Australia is in the final stages of developing an annual military training exercise with South Korea as it works towards building partnerships to counter Chinese aggression.
Defence Minister Peter Dutton will tell a Lowy Institute conference on Thursday Australia's defence forces are increasing joint training exercises to help push for a free and open Indo-Pacific region.
"The Indo-Pacific we seek has Australia as a strong and reliable partner - a nation that more than lifts its weight in securing peace in our region," he will say.
"Australia can be relied upon to work for an Indo-Pacific where sovereignty is respected; which is open and free and which is stable and secure."
Mr Dutton's speech does not reference China, instead speaking of regional stability and sovereignty, after Chinese officials criticised recent rhetoric used by the defence minister.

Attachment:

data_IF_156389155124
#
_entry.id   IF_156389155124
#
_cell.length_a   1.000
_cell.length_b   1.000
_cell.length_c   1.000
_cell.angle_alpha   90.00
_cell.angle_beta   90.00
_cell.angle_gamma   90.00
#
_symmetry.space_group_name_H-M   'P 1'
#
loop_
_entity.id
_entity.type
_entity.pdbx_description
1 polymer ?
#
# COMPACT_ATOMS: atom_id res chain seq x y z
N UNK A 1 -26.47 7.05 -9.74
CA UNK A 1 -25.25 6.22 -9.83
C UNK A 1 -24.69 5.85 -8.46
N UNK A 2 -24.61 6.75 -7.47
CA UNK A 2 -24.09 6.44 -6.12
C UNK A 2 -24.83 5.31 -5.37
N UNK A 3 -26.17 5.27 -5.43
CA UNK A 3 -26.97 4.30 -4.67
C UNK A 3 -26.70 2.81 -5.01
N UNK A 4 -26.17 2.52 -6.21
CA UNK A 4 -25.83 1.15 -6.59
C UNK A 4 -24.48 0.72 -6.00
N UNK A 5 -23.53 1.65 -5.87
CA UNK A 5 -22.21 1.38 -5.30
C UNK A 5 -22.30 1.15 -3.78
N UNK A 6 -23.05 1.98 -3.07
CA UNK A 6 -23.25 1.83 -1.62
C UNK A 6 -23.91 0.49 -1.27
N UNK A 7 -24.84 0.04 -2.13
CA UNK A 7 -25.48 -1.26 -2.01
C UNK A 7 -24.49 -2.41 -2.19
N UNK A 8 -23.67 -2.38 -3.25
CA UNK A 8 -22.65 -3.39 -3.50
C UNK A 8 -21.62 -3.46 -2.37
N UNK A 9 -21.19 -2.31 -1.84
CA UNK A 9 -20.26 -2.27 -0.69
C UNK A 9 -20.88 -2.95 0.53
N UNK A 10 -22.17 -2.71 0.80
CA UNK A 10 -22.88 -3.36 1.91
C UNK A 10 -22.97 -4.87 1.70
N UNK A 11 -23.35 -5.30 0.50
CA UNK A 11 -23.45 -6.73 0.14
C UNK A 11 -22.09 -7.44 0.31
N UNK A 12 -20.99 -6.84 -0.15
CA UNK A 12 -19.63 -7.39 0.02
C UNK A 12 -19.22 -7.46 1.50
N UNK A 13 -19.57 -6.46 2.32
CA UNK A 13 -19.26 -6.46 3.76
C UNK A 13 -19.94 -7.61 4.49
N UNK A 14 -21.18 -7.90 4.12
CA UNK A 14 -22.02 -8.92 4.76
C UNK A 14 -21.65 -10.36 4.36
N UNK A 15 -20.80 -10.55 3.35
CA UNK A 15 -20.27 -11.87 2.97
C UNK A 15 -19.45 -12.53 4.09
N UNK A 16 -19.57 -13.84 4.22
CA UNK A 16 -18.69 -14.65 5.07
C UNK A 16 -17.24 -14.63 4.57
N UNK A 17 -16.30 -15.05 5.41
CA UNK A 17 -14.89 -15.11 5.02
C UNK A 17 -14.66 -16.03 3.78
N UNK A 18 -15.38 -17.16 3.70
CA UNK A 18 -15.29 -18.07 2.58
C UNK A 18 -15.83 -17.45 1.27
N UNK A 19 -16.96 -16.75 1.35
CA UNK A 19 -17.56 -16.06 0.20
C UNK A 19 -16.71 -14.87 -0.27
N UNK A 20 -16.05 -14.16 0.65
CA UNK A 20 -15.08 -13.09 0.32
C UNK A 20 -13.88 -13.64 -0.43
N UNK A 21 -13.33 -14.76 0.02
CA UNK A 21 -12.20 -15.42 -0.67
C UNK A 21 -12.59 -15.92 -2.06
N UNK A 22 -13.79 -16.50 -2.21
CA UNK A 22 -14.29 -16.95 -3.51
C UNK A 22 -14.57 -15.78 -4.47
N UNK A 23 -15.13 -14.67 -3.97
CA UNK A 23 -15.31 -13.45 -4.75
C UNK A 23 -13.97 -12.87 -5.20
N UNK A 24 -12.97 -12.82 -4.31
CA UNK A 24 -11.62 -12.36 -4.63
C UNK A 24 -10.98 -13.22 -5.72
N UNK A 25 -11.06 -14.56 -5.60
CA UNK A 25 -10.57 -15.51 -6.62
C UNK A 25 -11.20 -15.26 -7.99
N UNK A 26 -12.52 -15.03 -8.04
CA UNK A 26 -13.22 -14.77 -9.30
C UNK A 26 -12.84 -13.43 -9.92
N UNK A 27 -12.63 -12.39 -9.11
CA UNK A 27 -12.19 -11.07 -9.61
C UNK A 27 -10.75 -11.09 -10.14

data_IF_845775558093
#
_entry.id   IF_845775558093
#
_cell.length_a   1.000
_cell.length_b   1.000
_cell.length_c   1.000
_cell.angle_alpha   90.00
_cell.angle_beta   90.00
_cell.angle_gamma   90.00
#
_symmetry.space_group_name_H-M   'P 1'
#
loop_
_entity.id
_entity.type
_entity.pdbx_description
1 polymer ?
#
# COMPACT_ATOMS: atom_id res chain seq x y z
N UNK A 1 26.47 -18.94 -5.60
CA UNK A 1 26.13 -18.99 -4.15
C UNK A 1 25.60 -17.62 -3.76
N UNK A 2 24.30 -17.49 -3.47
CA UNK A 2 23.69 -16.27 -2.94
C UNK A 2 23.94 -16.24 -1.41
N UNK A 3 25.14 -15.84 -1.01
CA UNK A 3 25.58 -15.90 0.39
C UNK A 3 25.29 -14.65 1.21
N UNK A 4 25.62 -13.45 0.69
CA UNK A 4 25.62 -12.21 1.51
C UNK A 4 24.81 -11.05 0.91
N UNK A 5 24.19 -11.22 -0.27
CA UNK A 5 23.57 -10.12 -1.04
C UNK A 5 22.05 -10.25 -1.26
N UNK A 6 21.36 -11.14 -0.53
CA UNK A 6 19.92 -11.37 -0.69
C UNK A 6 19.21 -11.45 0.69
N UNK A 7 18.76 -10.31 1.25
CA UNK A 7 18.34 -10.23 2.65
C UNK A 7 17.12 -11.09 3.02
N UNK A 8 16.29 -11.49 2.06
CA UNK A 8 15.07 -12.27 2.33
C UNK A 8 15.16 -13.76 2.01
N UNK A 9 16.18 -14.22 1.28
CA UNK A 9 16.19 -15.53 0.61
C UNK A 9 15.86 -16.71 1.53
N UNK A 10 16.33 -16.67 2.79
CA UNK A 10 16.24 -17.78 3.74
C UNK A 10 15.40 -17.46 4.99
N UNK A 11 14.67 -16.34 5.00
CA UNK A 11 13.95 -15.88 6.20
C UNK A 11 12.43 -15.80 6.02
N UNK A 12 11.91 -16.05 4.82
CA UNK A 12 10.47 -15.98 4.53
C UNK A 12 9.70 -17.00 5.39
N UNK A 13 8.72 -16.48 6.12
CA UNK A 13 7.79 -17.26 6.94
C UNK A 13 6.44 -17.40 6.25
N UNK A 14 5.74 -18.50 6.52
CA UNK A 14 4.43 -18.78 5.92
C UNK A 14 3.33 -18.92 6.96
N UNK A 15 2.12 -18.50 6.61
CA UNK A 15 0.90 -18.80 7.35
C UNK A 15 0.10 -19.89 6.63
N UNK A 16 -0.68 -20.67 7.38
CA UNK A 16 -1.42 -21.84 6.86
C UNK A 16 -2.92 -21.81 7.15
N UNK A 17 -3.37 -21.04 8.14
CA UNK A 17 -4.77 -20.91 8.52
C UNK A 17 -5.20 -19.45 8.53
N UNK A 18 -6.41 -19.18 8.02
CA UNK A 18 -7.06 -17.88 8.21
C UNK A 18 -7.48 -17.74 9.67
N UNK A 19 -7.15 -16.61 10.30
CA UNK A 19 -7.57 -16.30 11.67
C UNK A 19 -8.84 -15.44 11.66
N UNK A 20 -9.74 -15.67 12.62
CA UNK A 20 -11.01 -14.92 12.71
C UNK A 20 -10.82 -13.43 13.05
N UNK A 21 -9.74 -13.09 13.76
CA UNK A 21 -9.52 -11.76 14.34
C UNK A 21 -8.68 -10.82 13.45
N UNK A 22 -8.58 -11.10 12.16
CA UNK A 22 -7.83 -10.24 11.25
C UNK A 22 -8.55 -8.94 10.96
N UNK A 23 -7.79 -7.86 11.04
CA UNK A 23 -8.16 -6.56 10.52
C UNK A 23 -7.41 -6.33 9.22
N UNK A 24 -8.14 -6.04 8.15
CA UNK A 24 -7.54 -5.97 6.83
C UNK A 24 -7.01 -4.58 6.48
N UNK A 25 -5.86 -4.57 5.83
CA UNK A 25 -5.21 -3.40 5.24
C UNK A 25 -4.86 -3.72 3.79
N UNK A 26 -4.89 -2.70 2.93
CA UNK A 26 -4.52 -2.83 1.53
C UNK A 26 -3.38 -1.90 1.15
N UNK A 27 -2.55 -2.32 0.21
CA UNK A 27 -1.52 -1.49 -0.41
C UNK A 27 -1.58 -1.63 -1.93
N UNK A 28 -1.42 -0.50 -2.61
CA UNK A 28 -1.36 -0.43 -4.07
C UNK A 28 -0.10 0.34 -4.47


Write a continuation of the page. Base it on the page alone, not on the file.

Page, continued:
"We are facing challenges including rapid military modernisation, tension over territorial claims, heightened economic coercion ... through to enhanced disinformation, foreign interference and cyber threats," he says.
Mr Dutton previously used a speech at the National Press Club to say he would call out Chinese aggression as it arose and would not shy away from frank comments on any actions contrary to Australia's interests.
His address came a day after a key security advisor to US President Joe Biden told the same conference China wanted to "drive Australia to its knees", but would eventually realise the need to re-engage diplomatically.
Kurt Campbell remarked on China's military build up and lauded Australia for standing up to the communist giant, saying the country respected strength and resilience.
Australian Associated Press
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